The reason meteorologists aren’t held accountable for their rain or snow predictions is that weather forecasts are made in terms of probability statements rather than absolute outcomes. This is why we forget the thunderstorms that failed to materialize and forgive the snowstorms that nobody predicted – a 60% chance of rain turns into a sunny day; a 30% chance of flurries culminates as a blizzard. While a probability statement provides an out, it also is a barometer of confidence. And, in the case of financial forecasts, the market itself provides such a measure.
While 2013 has been a fantastic year for equity markets and risk assets in general, a dark cloud looms on the horizon. At some point, the Federal Reserve (Fed) will initiate its plan to taper; the beginning of the end of the latest round of quantitative easing will commence and the support for U.S. Treasurys and mortgage-backed bonds will fade. Rates must rise, “they” say. But does the “market” have a view?
Actually, rates have already risen a great deal since the beginning of May, with the process accelerating after May 21 when Bernanke mentioned the possibility that the Fed could begin to scale back its latest round of quantitative easing later in the year. As the chart below shows, the 10-year Treasury rate began May at 1.63%, reaching its high for the year on September 5 at 2.99%, before settling back into a range. It is currently 2.87%. Likewise, the 30-year fixed mortgage rate has risen from 3.40% to 4.52%. A change like this would cause the monthly payment on a $200,000 loan to jump from $886.96 to $1,015.75. The immediate concern is more than abstract – it is a bread-and-butter issue.
So how high can rates go? What is the chance that the 10-year Treasury rate will reach 3.50% by the end of 2014? This question can be answered by posing another – one focused on probabilities:
What probability does the market assign to the 10-year Treasury rate jumping above 3.50% in three months, six months, and one year?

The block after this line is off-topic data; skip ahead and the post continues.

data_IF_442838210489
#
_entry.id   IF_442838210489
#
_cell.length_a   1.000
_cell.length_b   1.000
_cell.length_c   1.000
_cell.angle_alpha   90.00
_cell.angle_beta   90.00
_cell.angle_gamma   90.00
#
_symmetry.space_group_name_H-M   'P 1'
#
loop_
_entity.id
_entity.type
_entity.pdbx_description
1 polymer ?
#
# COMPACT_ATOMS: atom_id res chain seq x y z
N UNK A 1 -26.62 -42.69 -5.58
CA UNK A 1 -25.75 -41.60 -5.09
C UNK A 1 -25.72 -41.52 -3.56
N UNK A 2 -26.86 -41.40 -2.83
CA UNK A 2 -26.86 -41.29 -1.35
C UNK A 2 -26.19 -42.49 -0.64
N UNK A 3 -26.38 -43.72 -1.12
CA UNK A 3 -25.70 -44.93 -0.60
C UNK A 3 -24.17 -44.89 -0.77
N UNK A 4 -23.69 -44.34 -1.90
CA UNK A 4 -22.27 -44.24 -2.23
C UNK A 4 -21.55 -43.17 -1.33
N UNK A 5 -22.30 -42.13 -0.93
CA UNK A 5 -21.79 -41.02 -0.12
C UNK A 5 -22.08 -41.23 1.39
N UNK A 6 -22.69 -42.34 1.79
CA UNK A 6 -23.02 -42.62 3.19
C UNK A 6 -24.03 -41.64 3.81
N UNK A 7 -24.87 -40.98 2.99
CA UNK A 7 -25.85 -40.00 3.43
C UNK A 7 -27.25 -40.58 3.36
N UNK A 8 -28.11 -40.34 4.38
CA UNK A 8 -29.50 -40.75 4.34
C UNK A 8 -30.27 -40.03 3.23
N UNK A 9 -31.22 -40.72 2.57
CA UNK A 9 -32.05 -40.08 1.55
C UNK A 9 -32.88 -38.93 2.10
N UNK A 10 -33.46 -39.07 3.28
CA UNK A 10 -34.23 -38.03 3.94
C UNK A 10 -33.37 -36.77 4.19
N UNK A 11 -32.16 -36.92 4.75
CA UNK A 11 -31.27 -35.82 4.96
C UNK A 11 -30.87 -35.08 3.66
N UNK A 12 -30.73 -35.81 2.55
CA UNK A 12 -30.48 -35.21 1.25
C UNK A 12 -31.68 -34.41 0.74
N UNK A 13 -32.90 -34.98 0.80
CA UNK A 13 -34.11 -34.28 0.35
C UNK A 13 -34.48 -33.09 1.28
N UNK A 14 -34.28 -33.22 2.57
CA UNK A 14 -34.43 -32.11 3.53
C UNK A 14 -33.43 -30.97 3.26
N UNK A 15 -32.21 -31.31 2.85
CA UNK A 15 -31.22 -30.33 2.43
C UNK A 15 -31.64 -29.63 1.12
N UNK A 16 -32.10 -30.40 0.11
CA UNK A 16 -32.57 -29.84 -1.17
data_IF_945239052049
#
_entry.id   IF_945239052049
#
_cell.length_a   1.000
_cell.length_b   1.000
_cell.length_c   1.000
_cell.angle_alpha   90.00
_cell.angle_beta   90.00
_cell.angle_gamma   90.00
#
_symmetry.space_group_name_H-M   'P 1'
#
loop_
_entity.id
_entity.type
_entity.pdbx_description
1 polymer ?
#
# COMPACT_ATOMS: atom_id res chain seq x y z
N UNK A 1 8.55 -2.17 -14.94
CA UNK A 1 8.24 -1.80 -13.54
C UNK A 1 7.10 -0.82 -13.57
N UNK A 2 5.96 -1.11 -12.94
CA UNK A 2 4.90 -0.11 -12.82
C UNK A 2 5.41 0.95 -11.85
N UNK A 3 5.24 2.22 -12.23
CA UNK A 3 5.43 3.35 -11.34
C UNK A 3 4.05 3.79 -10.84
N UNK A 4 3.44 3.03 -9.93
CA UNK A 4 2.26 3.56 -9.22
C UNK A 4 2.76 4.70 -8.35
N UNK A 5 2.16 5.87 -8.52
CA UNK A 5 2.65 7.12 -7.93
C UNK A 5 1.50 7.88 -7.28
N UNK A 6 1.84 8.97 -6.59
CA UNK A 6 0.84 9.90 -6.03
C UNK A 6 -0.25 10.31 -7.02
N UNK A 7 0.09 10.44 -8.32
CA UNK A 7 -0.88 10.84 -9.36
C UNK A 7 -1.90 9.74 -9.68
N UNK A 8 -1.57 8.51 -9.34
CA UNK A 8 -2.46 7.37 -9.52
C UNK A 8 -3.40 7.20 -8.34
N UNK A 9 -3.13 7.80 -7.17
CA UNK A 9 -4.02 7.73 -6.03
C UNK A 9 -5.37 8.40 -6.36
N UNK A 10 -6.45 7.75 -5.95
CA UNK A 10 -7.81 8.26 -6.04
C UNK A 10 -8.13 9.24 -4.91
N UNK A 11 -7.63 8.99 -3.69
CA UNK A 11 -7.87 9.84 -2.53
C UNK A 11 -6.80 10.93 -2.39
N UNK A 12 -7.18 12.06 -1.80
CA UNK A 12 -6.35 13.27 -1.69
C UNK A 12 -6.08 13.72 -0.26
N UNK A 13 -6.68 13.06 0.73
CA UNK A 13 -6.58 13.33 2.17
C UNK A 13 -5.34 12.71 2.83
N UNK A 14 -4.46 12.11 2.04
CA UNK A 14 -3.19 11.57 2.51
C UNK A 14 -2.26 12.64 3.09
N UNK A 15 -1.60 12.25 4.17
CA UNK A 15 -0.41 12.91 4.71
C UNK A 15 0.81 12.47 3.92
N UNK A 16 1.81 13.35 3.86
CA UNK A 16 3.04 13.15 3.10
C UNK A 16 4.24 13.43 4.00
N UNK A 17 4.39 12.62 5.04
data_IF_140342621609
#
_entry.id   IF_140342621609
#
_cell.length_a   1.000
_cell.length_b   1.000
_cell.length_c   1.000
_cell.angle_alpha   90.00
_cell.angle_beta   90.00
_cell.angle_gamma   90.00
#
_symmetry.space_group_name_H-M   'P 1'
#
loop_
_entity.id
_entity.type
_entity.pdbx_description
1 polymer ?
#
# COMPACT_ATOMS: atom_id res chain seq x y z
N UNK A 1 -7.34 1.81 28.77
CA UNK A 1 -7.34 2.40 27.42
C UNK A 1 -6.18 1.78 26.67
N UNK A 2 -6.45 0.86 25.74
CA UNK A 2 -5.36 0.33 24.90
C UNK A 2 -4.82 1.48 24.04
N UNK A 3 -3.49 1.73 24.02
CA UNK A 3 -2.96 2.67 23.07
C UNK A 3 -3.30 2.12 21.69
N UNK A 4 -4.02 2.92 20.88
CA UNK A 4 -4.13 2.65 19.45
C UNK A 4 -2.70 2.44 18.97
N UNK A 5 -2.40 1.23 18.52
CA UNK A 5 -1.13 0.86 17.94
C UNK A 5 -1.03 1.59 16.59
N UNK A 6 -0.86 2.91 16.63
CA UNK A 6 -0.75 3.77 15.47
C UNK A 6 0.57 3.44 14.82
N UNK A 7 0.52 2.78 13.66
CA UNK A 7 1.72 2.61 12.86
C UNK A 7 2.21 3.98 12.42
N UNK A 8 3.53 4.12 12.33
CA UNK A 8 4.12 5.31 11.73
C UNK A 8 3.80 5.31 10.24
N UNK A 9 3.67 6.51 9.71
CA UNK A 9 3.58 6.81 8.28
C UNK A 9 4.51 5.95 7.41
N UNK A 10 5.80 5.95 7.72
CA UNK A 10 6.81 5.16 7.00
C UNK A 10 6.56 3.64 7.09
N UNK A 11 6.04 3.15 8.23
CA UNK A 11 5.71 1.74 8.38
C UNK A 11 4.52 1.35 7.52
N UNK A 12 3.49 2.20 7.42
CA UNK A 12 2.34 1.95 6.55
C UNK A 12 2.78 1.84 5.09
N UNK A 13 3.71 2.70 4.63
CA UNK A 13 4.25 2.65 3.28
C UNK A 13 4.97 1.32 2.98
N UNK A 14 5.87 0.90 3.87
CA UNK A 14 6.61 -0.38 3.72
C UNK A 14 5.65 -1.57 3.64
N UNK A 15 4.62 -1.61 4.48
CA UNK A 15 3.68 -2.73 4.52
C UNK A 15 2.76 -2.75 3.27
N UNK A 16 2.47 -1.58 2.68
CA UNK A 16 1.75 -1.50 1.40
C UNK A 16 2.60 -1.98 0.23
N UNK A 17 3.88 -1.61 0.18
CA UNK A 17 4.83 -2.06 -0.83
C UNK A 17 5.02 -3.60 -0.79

To answer this question, we need to look to the options markets. Specifically, we can focus on the delta of the option. For options (financial securities that give the holder the right, but not the obligation, to buy or sell an underlying asset at a specific time and at a specific price), the Greek letter delta denotes the sensitivity of the option’s price to movements in the price of the underlying asset. An at-the-money option will have a delta of about 0.50, meaning that for every $1 move in the underlying asset, the option will move by about 50 cents. An option that is very far out-of-the-money (unlikely to pay off) will have a delta very close to 0. An option that is very far in-the-money (highly likely to pay off) will have a delta very close to 1.
Aside from an option’s sensitivity to movements in the underlying asset, the delta has another very intuitive interpretation. It can be shown to be mathematically equivalent to the risk-neutral probability that the underlying asset price will fall above or below a certain threshold. For example, an option with an exercise price equivalent to the current market level has about a 50-50 chance of paying off. An option that is very far out-of-the-money will have a very low probability of returning anything.
For example, as I write this, the S&P 500 Index is at 1,801. The March 2014 put option (an option to sell) with an 1,800 exercise price has a delta of 0.50, indicating that the market is assigning about a 50% chance that the S&P 500 Index will be below 1,800 at the option’s maturity in March 2014. Using the delta, the chance that the S&P 500 will be less than 1,700 is 24% and the chance it will be less than 1,600 is 12%.
A natural question is whether the risk-neutral probability corresponds to the actual probability. The short answer is that options markets probably overstate the actual chance of a certain level being reached. This is because the option seller should expect to receive a risk premium. Nevertheless, the probability provides a base as well as an upper bound to estimate the chance that certain levels will be breached. (As an aside, the probability that a certain level will at least be touched prior to a set date is 2 times the delta probability.)
Translating this same process to the 10-year Treasury rate, the current probability that the 10-year Treasury rate will be greater than 3.50% over the following horizons is as follows:
Probability that the 10-year Treasury will be greater than 3.50%:
- 3 months = 12.92%
- 6 months = 28.38%
- 1 year = 41.45%
Source: Bloomberg – December 6, 2013
Using the options data, we can also derive the market-implied probability distribution of 10-year Treasury rates:
Probability Distribution of 10-Year Treasury Rates:
Source: Bloomberg – December 6, 2013
So options traders are pricing in about even odds that the 10-year Treasury rate will be greater than 3.29% in one year and a 25% chance it will be greater than 4.00%. There is a 10% chance that the 10-year Treasury rate will explode up to at least 4.75% in one year. Since the current 10-year Treasury rate is 2.87%, the probability distribution is greatly skewed to the upside. Options traders are affirming anecdotal fear.
We can rely on the market’s forecast or we may apply our own. In any event, the consensus view is that rates are on an upward trajectory, and using options data, we can quantify the potential magnitudes with associated probabilities of various forecasts.
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